Date

Thu - 21.09.2017


paying for content

For years now, the line between the software business and the media business has been blurring. Software applications used to take the form of packaged goods, sold through retail outlets at set prices. Today, as a result of cloud computing and other advances, applications look more and more like media products. They're ad-supported, subscribed to, continually updated, and the content they incorporate is often as important as the functions they provide. As traditional media companies have moved to distribute their wares in digital form -- as code, in other words -- they've come to resemble software companies. They provide not only original content, but an array of online tools and functions that allow customers to view, manipulate, and add to the content in myriad ways.

Continue reading on Nieman Journalism Lab

Author

Anton Jolkovski

Date

2011-12-20 17:44

by Jeff Jarvis

As I ponder the future of The New York Times, it occurred to me that its pay meter could be exactly reversed. I'll also tell you why this wouldn't work in a minute. But in any case, this is a way to illustrate how how media are valuing our readers/users/customers opposite how we should, rewarding the freeriders and taxing -- and perhaps turning away -- the valuable users.

So try this on for size: Imagine that you pay to get access to The Times. Everyone does. You pay for one article.

Continue reading on BuzzMachine

Author

Anton Jolkovski

Date

2011-12-20 17:40

Are you pricing your content intelligently? Or is your pricing model lacking a scientific approach? Jimmy Gasteen is the CEO and founder of Precursive, a new media business consultancy and workflow tools firm, and previously a pricing analyst at Reed Elsevier.

He thinks a lot of media businesses have got it wrong when it comes to price and that a little analytical thinking will go a long way for both B2B and consumer media products.

Source: TheMediaBriefing

Author

Anton Jolkovski

Date

2011-11-30 09:19

by Sean Carton

Why can't newspapers seem to make any money online?

That's the question I asked myself the other day as I ran smack up against The Baltimore Sun's paywall after having reached my 15 page per month (free) limit. I'm not a big reader of the Sun, but I was curious about what people were saying about Gordon Ramsay's "Kitchen Nightmares" visit to one of our local eateries. I clicked a link on Facebook that was supposed to lead me to a post on the Sun's food blog when I smacked right into the wall.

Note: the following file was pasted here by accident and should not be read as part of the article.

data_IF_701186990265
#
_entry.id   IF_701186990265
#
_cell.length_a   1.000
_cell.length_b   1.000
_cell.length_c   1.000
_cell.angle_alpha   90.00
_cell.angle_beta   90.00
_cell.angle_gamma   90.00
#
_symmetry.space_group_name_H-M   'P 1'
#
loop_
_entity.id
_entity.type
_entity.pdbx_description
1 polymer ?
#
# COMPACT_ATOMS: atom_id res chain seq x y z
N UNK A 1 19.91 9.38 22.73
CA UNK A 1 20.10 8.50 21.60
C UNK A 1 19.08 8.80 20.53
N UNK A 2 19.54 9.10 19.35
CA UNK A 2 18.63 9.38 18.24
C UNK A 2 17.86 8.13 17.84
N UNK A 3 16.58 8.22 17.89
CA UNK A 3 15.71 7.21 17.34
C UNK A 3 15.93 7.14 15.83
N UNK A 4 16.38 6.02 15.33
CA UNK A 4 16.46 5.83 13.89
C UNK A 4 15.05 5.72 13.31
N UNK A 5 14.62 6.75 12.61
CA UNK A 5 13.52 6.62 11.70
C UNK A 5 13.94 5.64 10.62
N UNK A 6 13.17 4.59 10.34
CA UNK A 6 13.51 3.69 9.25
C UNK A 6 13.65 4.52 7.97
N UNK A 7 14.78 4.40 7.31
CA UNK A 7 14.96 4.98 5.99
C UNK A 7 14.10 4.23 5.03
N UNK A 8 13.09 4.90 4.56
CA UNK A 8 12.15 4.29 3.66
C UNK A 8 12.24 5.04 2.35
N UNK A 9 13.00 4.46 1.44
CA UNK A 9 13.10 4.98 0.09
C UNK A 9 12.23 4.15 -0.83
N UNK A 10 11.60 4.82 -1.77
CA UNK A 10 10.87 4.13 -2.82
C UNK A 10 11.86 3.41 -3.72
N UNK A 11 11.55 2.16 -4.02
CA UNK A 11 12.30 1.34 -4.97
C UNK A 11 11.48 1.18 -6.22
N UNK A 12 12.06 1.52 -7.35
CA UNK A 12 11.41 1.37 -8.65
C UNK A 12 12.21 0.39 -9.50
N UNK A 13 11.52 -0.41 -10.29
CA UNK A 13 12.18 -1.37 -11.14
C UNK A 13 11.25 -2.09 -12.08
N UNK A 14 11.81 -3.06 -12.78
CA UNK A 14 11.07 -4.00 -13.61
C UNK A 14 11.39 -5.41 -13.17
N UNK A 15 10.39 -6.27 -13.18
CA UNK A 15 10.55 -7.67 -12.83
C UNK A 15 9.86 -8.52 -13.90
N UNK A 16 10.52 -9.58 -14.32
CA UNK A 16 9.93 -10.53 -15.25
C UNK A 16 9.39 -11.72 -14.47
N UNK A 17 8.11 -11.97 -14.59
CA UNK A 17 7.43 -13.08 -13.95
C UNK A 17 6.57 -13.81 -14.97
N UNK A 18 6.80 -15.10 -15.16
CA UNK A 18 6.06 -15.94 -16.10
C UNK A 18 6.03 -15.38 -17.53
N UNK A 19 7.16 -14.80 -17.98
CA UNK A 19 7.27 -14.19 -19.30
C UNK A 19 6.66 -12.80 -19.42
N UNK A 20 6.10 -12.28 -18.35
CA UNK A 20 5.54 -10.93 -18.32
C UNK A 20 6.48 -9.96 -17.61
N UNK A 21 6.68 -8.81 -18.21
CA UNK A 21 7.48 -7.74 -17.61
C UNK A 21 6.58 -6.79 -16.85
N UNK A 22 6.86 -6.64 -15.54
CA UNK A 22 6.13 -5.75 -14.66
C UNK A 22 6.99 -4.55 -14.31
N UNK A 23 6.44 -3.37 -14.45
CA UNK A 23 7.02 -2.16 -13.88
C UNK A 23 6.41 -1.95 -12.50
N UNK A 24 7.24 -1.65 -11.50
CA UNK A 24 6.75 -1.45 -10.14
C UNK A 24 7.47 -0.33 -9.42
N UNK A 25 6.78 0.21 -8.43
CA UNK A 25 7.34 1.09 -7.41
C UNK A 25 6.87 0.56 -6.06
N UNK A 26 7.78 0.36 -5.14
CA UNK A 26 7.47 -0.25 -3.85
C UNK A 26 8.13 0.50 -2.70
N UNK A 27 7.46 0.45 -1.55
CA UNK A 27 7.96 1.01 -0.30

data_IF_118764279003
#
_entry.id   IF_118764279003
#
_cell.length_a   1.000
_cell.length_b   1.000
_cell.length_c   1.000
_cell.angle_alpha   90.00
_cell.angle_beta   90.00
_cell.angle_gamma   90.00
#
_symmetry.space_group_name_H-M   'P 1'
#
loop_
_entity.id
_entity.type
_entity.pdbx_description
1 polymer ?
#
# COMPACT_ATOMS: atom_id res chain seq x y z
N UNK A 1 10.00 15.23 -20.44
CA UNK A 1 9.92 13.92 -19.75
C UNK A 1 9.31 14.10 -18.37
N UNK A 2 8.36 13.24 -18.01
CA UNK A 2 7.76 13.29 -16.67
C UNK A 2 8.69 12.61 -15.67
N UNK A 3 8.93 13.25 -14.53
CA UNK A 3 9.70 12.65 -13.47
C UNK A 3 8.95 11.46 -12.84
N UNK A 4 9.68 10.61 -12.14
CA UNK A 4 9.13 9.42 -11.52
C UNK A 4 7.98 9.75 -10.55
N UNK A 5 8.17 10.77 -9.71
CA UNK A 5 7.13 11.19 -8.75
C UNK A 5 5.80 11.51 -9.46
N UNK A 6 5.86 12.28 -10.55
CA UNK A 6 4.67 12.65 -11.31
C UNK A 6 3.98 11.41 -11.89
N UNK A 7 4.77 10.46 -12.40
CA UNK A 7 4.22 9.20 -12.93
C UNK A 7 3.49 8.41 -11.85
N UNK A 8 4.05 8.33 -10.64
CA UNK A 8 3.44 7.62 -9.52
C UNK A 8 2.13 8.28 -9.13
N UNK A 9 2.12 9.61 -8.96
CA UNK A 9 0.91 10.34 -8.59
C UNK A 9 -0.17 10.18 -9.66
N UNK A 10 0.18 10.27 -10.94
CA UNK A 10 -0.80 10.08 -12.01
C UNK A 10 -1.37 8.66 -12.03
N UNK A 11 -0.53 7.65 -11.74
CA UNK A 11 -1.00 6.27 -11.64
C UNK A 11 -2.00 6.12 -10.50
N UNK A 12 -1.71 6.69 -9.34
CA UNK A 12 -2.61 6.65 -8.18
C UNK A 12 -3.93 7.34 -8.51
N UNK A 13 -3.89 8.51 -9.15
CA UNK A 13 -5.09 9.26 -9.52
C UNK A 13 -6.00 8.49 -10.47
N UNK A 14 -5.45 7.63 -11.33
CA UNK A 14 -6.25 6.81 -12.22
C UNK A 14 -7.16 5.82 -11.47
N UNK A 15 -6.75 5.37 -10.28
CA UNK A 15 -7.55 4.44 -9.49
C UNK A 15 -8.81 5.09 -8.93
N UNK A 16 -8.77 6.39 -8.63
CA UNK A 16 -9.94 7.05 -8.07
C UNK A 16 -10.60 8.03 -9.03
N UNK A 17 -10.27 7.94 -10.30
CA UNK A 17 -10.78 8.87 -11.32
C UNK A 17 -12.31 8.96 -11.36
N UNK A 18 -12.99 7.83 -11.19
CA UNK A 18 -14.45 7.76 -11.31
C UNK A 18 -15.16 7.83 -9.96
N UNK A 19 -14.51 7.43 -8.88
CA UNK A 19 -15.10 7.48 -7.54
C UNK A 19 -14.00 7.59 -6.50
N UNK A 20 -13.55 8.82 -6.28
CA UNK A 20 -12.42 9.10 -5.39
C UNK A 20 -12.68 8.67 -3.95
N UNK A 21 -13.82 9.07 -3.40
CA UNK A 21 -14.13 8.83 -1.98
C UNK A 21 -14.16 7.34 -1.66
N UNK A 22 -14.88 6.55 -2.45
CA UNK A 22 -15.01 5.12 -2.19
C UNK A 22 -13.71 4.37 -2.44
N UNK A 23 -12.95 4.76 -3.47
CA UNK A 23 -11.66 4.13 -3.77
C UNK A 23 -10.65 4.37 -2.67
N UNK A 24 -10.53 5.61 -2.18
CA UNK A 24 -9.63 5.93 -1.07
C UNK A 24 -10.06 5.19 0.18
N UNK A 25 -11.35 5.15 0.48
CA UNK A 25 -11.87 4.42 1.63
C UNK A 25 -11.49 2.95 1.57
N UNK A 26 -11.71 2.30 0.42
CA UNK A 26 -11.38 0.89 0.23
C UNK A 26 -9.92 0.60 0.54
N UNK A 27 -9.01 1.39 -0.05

Continue reading on ClickZ

Author

Anton Jolkovski

Date

2011-11-29 09:57

Helsingin Sanomat, the leading national daily in Finland, decided back in 2006 to offer a "Combo" subscription to print and all digital versions of the paper.

Five years later (with an iPad version now in play too) Helsingin Sanomat has 120,000 subscribers to the combo, a third of its subscription base. Now, 80 percent of new subscription sales are for that package.

Continue reading on Poynter

Author

Anton Jolkovski

Date

2011-11-23 09:50

by Paul Carr

It's hard to imagine anything more perfect than Slate's decision to lay off its respected media critic Jack Shafer. Not perfect in a good way -- I count myself amongst Shafer's legions of fans -- but perfect in the way that Alanis Morissette not understanding the meaning of 'Ironic' is perfect, or the way that a safety inspector falling out of a tenth story window would be perfect.

"I tolllldddd yyoooouuu sooooooo..."

Continue reading on TechCrunch

Author

Anton Jolkovski

Date

2011-08-30 10:40

by George Brock

The Times reaches 100,000 digital subscribers and I'm still baffled by their online strategy. I ought to be better-placed than many to figure out what they're up to (declaration: I used to work there). But it's not easy.

Continue reading on georgebrock.net

Author

Anton Jolkovski

Date

2011-07-05 09:47

The New York Post hasn't made any real money in years. That's why it's an unlikely frontrunner in the publishing industry's uneasy turf war with Apple and the IPad. And even though it comes from a company that is spending tens of millions to invent a new news product for the IPad (News Corp's "The Daily"), the Post has fired the loudest and most effective shots for the newspaper industry directly at Apple's broadside.

Continue reading on C-Scape

Author

Anton Jolkovski

Date

2011-07-04 10:00

An insight into the work behind the scenes on The Telegraph's iPad app - moving from a free/insight gathering stage to paid.

Taken from Tim Rowell, Telegraph Director of Mobile Product Development's presentation, at the Media Briefing's Mobile Strategies event.

Continue reading on Association of Online Publishers

Author

Anton Jolkovski

Date

2011-07-04 09:33

A Los Angeles-based company is attempting to accomplish what online publishers have been chasing for the past 15 years -- namely, placing value on a piece of content.

JumpTime, founded by a group of former executives from the likes of MTV Networks and Yahoo, this month is taking the wraps off a software service that affixes a price tag to articles in real time. It also helps determine the future value of those articles.

Continue reading on MediaFile

Author

Anton Jolkovski

Date

2011-06-29 09:35

Syndicate content

© 2015 WAN-IFRA - World Association of Newspapers and News Publishers

Footer Navigation